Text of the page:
On February 21, 2002, Mr. Baracker advised GasPlus that - contrary to the draconian terms of the Decision Letter - his "February 7 decision was not immediately effective and that the administrative appeal provisions of 25 C.F.R. Section 2 apply to Section 81 determinations." Id. at 2-3. GasPlus immediately appealed the Decision Letter, but Ms. Martin affirmed Mr. Baracker's conclusions in all respects, including Mr. Baracker's order that GasPlus "vacat[e] the premises, transfer[ ] the books and records of the business to the Pueblo or NPDC, and return[ ] all proceeds and management fees to the Pueblo or NPDC." Id. at 3.

Three months after Ms. Martin's decision, GasPlus filed this lawsuit against DOI seeking review of her decision under the Administrative Procedures Act, 5 U.S.C. §§ 701-706 ("APA"). GasPlus eventually amended the complaint to add Mr. Baracker and Ms. Martin as individual defendants on the theory that their decisions had violated GasPlus's constitutional right to due process of law. Third Am. Compl. ¶¶ 53-57. A motion to dismiss Mr. Baracker and Ms. Martin has now been fully briefed.

II. LEGAL STANDARDS

A. Personal Jurisdiction

Under D.C.'s long-arm statute, the Court may exercise personal jurisdiction over a person as to a claim for relief arising from the person's (1) transacting any business in the District of Columbia; (2) contracting to supply services in the District of Columbia; (3) causing tortious injury in the District of Columbia by an act or omission in the District of Columbia; (4) causing tortious injury in the District of Columbia by an act or omission outside the District of Columbia if he regularly does or solicits business, engages in any other persistent course of conduct, or derives substantial revenue from goods used or consumed, or services rendered, in the District of Columbia. D.C. Code § 13-423(a). "This provision is given an expansive interpretation that is coextensive with the due process clause." Helmer v. Doletskaya, 393 F.3d 201, 205 (D.C. Cir. 2004) (internal quotation omitted). Thus, "the statutory and constitutional jurisdictional questions, which are usually distinct, merge into a single inquiry." United States v. Ferrara, 54 F.3d 825, 828 (D.C. Cir. 1995).

Under the due process clause, Defendants are subject to personal jurisdiction in this Court if they purposefully established "minimum contacts with [the District of Columbia] such that the maintenance of the suit does not offend traditional notions of fair play and substantial justice." Int'l Shoe Co. v. Washington, 326 U.S. 310, 316 (1945). These minimum contacts must be grounded in "some act by which the defendant purposefully avails itself of the privilege of conducting activities with the forum state, thus invoking the benefits and protections of its laws." Asahi Metal Indus. v. Super. Ct. of Cal., 480 U.S. 102, 109 (1988). In short, "the defendant's conduct and connection with the forum State [must be] such that he should reasonably anticipate being haled into court there." World-Wide Volkswagen Corp. v. Woodson, 444 U.S. 286, 297 (1980).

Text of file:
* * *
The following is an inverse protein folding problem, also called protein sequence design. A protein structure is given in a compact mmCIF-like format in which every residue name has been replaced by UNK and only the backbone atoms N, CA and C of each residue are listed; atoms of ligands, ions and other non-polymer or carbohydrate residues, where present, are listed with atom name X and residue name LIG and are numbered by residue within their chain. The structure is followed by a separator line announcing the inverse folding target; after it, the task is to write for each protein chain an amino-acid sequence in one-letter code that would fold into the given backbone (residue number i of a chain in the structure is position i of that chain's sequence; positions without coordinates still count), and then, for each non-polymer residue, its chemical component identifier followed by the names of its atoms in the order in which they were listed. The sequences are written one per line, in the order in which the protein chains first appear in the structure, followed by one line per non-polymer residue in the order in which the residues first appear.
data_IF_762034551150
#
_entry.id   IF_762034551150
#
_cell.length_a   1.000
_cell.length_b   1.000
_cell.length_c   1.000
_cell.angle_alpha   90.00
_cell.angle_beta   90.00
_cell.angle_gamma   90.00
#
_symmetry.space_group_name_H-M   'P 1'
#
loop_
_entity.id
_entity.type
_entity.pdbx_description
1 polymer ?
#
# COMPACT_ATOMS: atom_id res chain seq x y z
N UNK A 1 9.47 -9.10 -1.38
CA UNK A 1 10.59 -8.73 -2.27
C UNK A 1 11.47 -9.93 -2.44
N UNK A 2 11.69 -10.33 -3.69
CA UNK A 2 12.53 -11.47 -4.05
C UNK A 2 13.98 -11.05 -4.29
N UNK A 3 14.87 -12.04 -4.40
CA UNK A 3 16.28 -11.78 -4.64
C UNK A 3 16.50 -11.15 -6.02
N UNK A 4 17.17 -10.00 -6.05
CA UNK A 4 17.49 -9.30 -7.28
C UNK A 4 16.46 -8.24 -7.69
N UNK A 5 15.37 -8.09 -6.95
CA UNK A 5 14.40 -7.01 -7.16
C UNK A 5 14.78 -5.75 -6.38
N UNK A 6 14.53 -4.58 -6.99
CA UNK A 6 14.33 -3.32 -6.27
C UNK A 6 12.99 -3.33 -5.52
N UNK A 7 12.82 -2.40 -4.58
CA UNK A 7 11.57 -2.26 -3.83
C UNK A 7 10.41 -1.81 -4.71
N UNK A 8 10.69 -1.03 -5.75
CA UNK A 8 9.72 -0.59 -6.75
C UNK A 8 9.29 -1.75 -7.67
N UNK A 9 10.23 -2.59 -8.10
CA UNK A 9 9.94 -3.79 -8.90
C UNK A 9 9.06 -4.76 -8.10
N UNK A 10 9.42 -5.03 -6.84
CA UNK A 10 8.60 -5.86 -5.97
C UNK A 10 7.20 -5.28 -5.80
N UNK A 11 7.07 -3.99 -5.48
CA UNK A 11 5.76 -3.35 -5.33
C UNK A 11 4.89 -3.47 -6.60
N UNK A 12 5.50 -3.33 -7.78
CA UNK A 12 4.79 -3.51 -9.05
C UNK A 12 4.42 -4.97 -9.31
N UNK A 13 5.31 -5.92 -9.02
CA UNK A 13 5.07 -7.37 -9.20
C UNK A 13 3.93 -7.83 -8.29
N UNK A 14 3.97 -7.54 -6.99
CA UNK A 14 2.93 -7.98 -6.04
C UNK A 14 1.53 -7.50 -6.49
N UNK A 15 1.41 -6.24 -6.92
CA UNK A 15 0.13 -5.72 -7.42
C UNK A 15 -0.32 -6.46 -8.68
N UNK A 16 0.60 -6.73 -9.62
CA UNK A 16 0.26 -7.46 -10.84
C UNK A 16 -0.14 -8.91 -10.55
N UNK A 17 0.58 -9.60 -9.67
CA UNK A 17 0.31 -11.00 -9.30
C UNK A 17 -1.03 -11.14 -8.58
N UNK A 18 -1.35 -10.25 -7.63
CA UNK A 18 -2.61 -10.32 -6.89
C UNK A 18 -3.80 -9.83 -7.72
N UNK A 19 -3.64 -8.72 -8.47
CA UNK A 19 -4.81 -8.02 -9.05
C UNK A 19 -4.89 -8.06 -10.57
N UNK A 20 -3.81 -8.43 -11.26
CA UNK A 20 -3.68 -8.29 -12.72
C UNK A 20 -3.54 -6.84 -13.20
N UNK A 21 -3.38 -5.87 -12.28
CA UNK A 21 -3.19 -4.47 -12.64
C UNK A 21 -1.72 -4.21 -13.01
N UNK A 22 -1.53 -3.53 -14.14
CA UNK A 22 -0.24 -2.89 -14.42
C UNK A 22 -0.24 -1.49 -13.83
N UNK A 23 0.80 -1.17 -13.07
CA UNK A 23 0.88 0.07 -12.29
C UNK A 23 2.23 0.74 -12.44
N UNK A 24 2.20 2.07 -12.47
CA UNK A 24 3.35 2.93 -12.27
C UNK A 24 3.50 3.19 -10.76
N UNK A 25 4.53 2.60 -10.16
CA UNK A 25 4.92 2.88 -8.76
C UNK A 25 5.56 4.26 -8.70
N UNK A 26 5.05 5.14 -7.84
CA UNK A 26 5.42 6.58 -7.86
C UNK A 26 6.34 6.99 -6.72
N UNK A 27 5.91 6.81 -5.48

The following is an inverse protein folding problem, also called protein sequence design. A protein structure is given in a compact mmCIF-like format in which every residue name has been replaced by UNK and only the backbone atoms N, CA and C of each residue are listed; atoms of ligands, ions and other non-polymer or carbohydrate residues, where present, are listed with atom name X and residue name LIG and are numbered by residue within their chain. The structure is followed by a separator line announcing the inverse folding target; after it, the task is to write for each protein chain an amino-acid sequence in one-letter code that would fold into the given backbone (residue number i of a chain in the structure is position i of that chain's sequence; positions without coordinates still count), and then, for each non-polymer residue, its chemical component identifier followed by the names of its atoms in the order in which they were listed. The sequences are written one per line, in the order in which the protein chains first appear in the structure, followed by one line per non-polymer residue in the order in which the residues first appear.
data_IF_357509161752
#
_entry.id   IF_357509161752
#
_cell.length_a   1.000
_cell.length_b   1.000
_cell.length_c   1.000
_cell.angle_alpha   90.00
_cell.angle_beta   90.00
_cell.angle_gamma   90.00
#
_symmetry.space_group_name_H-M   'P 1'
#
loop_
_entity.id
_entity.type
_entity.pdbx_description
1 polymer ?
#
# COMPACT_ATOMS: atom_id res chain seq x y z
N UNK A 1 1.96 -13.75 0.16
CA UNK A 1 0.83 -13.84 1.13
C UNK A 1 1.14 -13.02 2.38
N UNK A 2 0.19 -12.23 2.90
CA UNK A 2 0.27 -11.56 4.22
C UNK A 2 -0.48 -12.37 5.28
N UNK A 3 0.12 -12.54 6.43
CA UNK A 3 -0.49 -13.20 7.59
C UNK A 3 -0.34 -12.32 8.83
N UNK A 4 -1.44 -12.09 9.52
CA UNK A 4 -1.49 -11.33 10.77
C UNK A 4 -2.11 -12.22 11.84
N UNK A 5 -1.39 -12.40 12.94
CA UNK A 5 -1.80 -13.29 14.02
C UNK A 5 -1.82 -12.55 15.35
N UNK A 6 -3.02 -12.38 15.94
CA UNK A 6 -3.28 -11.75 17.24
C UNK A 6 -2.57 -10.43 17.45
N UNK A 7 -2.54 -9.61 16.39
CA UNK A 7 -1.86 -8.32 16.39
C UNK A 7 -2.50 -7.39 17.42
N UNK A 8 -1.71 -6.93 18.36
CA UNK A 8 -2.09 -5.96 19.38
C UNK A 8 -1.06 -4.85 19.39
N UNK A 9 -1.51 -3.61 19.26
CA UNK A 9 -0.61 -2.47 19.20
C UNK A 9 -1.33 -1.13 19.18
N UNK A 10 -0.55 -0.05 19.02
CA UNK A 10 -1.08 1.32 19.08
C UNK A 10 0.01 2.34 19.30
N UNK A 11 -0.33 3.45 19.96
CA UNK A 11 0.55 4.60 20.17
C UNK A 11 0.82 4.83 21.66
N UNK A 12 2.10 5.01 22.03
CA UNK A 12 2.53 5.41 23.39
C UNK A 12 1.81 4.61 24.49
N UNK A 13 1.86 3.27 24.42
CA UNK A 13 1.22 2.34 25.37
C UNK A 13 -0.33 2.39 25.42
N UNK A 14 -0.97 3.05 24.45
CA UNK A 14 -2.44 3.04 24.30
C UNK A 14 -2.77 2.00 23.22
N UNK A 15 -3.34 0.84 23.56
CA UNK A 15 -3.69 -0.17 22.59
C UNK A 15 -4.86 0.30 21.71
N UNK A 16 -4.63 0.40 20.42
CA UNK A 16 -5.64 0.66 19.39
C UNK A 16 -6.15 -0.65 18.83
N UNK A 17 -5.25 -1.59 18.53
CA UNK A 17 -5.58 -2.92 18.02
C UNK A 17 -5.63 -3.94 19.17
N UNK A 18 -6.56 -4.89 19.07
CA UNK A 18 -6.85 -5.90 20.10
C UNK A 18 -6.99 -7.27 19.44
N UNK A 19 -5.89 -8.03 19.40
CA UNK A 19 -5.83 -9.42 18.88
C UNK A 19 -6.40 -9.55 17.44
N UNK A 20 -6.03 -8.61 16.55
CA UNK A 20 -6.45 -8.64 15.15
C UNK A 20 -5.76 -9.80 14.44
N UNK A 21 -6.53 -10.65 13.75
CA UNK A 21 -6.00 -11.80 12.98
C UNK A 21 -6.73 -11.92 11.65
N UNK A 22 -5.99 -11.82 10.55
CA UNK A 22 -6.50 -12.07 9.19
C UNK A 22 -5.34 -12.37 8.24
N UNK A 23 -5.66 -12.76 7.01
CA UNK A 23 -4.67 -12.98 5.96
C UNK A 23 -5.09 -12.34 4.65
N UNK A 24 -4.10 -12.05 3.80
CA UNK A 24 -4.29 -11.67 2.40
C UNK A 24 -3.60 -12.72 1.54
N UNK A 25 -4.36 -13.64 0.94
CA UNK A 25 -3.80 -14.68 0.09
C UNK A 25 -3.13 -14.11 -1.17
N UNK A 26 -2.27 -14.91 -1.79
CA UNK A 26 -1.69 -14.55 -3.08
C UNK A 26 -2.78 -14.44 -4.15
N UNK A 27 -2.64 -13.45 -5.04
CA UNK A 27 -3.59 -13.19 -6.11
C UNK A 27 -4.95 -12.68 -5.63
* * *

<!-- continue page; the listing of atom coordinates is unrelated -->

The plaintiff "carr[ies] the burden of establishing a factual basis for the Court's exercise of personal jurisdiction over the defendants." Murphy v. PriceWaterhouseCoopers LLP, 357 F. Supp. 2d 230, 242 (D.D.C. 2004). "[T]he general rule is that a plaintiff must make a prima facie showing of the pertinent jurisdictional facts." First Chicago Int'l v. United Exchange Co., 836 F.2d 1375, 1378 (D.C. Cir. 1988).

B. Rule 12(b)(6)

A motion to dismiss pursuant to Federal Rule of Civil Procedure 12(b)(6) challenges the adequacy of a complaint on its face, testing whether a plaintiff has properly stated a claim. The court must treat the complaint's factual allegations - including mixed questions of law and fact - as true and draw all reasonable inferences therefrom in the plaintiff's favor. Macharia v. United States, 334 F.3d 61, 64, 67 (D.C. Cir. 2003); Holy Land Found. for Relief & Dev. v. Ashcroft, 333 F.3d 156, 165 (D.C. Cir. 2003). The court need not, however, accept as true inferences unsupported by facts set out in the complaint or legal conclusions cast as factual allegations. Browning v. Clinton, 292 F.3d 235, 242 (D.C. Cir. 2002).In deciding a 12(b)(6) motion, the Court may typically consider only "the facts alleged in the complaint, documents attached as exhibits or incorporated by reference in the complaint, and matters about which the Court may take judicial notice." Chao, 226 F. Supp. 2d at 196 (citation ...